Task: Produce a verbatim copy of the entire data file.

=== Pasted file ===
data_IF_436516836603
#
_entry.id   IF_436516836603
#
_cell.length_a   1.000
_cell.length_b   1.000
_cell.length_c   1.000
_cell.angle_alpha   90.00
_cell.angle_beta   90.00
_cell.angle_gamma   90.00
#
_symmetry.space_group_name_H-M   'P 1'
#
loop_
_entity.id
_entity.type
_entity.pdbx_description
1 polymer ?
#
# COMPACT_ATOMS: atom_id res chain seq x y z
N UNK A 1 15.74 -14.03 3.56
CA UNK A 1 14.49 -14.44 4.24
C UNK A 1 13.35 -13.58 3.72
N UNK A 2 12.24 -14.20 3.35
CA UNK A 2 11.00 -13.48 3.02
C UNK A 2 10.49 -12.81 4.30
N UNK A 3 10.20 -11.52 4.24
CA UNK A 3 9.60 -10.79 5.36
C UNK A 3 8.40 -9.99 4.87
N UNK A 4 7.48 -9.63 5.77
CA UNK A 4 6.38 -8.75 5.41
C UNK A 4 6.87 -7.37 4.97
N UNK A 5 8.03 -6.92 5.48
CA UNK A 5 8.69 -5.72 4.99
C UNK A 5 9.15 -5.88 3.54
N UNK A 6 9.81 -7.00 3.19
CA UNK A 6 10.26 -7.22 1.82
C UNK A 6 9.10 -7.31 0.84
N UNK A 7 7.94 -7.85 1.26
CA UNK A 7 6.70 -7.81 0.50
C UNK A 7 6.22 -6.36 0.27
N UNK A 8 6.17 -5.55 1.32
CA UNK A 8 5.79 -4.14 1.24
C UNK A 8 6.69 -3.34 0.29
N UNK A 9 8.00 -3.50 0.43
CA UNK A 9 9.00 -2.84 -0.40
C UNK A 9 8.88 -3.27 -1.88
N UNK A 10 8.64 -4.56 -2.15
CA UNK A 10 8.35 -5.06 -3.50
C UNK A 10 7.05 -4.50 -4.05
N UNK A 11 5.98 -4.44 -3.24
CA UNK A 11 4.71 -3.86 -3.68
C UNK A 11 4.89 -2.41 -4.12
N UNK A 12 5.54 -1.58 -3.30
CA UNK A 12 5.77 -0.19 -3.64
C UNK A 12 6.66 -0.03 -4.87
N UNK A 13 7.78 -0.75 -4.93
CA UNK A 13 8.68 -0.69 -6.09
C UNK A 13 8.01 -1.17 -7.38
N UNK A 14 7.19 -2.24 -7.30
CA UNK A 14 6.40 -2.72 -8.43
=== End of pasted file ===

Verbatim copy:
data_IF_436516836603
#
_entry.id   IF_436516836603
#
_cell.length_a   1.000
_cell.length_b   1.000
_cell.length_c   1.000
_cell.angle_alpha   90.00
_cell.angle_beta   90.00
_cell.angle_gamma   90.00
#
_symmetry.space_group_name_H-M   'P 1'
#
loop_
_entity.id
_entity.type
_entity.pdbx_description
1 polymer ?
#
# COMPACT_ATOMS: atom_id res chain seq x y z
N UNK A 1 15.74 -14.03 3.56
CA UNK A 1 14.49 -14.44 4.24
C UNK A 1 13.35 -13.58 3.72
N UNK A 2 12.24 -14.20 3.35
CA UNK A 2 11.00 -13.48 3.02
C UNK A 2 10.49 -12.81 4.30
N UNK A 3 10.20 -11.52 4.24
CA UNK A 3 9.60 -10.79 5.36
C UNK A 3 8.40 -9.99 4.87
N UNK A 4 7.48 -9.63 5.77
CA UNK A 4 6.38 -8.75 5.41
C UNK A 4 6.87 -7.37 4.97
N UNK A 5 8.03 -6.92 5.48
CA UNK A 5 8.69 -5.72 4.99
C UNK A 5 9.15 -5.88 3.54
N UNK A 6 9.81 -7.00 3.19
CA UNK A 6 10.26 -7.22 1.82
C UNK A 6 9.10 -7.31 0.84
N UNK A 7 7.94 -7.85 1.26
CA UNK A 7 6.70 -7.81 0.50
C UNK A 7 6.22 -6.36 0.27
N UNK A 8 6.17 -5.55 1.32
CA UNK A 8 5.79 -4.14 1.24
C UNK A 8 6.69 -3.34 0.29
N UNK A 9 8.00 -3.50 0.43
CA UNK A 9 9.00 -2.84 -0.40
C UNK A 9 8.88 -3.27 -1.88
N UNK A 10 8.64 -4.56 -2.15
CA UNK A 10 8.35 -5.06 -3.50
C UNK A 10 7.05 -4.50 -4.05
N UNK A 11 5.98 -4.44 -3.24
CA UNK A 11 4.71 -3.86 -3.68
C UNK A 11 4.89 -2.41 -4.12
N UNK A 12 5.54 -1.58 -3.30
CA UNK A 12 5.77 -0.19 -3.64
C UNK A 12 6.66 -0.03 -4.87
N UNK A 13 7.78 -0.75 -4.93
CA UNK A 13 8.68 -0.69 -6.09
C UNK A 13 8.01 -1.17 -7.38
N UNK A 14 7.19 -2.24 -7.30
CA UNK A 14 6.40 -2.72 -8.43